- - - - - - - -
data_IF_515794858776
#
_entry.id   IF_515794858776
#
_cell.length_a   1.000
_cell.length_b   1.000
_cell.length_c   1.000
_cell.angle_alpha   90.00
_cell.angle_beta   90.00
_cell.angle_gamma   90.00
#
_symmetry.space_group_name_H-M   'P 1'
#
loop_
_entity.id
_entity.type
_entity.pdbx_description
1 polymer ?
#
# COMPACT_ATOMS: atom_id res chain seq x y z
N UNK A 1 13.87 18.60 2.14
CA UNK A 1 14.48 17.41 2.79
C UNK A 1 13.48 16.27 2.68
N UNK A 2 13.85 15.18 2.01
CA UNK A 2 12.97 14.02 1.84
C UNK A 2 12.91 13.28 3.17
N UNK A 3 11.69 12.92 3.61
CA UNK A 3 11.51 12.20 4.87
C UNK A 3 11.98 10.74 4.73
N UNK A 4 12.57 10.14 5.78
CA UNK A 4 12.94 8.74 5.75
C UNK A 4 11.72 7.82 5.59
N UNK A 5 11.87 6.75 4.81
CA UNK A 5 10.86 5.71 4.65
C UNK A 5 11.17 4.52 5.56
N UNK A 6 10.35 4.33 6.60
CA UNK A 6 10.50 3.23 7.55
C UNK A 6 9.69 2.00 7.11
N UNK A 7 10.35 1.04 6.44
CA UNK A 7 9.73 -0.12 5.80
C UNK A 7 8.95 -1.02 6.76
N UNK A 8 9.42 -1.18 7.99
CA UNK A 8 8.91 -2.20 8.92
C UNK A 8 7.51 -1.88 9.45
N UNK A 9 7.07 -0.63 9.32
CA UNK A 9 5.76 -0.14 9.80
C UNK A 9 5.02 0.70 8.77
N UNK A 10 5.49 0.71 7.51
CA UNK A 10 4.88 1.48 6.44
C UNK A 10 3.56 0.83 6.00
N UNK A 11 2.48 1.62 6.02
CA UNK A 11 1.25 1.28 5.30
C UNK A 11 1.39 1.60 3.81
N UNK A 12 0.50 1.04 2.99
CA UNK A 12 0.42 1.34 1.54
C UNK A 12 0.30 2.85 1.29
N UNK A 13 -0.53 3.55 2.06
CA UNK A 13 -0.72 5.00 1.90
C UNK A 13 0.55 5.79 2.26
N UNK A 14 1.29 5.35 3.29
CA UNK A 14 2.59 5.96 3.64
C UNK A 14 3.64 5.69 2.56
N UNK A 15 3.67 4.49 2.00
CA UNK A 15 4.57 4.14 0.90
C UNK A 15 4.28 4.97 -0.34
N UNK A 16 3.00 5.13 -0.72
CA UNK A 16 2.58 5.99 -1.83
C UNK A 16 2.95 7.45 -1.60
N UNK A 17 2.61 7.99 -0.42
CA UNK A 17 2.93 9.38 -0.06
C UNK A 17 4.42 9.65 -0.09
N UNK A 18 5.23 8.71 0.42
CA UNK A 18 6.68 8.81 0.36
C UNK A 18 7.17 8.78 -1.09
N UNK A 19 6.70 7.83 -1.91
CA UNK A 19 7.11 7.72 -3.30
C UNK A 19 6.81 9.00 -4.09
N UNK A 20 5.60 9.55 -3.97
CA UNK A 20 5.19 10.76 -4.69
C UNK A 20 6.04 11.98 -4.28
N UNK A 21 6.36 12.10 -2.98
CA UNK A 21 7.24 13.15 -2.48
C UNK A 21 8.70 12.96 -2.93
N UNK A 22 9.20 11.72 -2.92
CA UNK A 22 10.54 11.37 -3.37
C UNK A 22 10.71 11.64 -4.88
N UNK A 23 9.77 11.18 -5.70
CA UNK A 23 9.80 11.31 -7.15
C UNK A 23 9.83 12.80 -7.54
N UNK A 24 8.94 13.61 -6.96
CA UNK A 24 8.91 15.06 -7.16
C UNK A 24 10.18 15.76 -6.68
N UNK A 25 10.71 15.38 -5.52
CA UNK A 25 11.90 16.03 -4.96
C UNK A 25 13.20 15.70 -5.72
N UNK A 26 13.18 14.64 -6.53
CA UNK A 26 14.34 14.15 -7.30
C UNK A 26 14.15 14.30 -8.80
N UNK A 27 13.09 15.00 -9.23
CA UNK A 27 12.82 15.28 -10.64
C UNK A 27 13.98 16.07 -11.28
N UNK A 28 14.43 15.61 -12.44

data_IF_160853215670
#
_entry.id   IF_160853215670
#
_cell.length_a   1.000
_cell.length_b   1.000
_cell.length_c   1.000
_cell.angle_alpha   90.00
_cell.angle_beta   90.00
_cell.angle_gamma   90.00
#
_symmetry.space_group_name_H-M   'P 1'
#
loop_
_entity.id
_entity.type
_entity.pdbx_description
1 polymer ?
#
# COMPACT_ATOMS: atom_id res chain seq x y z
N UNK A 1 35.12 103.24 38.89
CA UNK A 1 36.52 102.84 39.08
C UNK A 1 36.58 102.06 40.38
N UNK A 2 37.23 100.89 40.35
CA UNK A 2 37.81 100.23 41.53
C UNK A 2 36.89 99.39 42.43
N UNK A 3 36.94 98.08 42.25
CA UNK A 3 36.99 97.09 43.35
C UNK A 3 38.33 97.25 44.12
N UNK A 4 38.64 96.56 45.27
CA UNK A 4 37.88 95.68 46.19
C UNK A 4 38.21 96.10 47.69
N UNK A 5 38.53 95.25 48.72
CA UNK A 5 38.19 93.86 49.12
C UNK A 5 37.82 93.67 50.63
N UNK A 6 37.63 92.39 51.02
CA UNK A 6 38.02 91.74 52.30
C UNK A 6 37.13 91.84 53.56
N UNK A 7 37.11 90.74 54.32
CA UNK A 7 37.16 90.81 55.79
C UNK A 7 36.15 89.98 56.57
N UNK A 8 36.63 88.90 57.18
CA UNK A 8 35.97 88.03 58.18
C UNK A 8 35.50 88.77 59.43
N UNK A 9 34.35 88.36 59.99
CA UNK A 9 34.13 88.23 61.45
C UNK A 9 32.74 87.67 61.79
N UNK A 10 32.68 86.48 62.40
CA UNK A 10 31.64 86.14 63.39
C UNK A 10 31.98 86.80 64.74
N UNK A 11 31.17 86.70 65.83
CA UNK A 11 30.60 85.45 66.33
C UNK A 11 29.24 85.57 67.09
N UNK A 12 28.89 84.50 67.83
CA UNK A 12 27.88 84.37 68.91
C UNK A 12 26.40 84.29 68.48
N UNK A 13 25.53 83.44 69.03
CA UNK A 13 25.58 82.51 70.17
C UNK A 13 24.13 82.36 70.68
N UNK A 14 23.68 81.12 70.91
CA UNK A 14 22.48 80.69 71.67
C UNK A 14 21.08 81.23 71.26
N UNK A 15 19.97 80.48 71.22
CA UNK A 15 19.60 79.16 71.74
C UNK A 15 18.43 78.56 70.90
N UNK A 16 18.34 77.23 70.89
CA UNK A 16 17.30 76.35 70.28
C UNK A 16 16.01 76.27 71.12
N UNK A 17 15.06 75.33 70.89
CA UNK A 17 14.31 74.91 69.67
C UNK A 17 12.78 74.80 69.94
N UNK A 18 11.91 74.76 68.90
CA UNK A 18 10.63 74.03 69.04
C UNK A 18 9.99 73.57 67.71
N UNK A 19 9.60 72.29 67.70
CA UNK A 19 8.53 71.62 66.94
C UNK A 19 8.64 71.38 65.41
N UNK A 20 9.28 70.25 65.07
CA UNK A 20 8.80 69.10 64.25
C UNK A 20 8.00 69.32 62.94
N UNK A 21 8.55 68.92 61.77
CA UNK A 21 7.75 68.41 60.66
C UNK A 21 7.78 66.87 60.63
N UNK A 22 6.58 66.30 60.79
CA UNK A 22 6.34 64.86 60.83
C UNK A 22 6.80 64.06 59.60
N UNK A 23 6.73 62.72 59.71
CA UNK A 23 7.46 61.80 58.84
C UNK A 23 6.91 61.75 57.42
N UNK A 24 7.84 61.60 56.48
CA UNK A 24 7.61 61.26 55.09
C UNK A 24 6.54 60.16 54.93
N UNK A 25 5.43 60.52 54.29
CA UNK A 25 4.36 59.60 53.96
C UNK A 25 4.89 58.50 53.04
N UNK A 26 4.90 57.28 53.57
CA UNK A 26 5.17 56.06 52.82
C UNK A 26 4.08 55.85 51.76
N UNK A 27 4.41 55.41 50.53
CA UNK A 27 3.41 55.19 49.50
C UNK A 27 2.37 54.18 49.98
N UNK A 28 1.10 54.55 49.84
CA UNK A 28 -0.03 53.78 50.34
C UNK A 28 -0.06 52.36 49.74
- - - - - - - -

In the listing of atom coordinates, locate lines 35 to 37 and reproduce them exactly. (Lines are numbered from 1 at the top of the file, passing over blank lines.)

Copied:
C UNK A 5 11.17 4.52 5.56
N UNK A 6 10.35 4.33 6.60
CA UNK A 6 10.50 3.23 7.55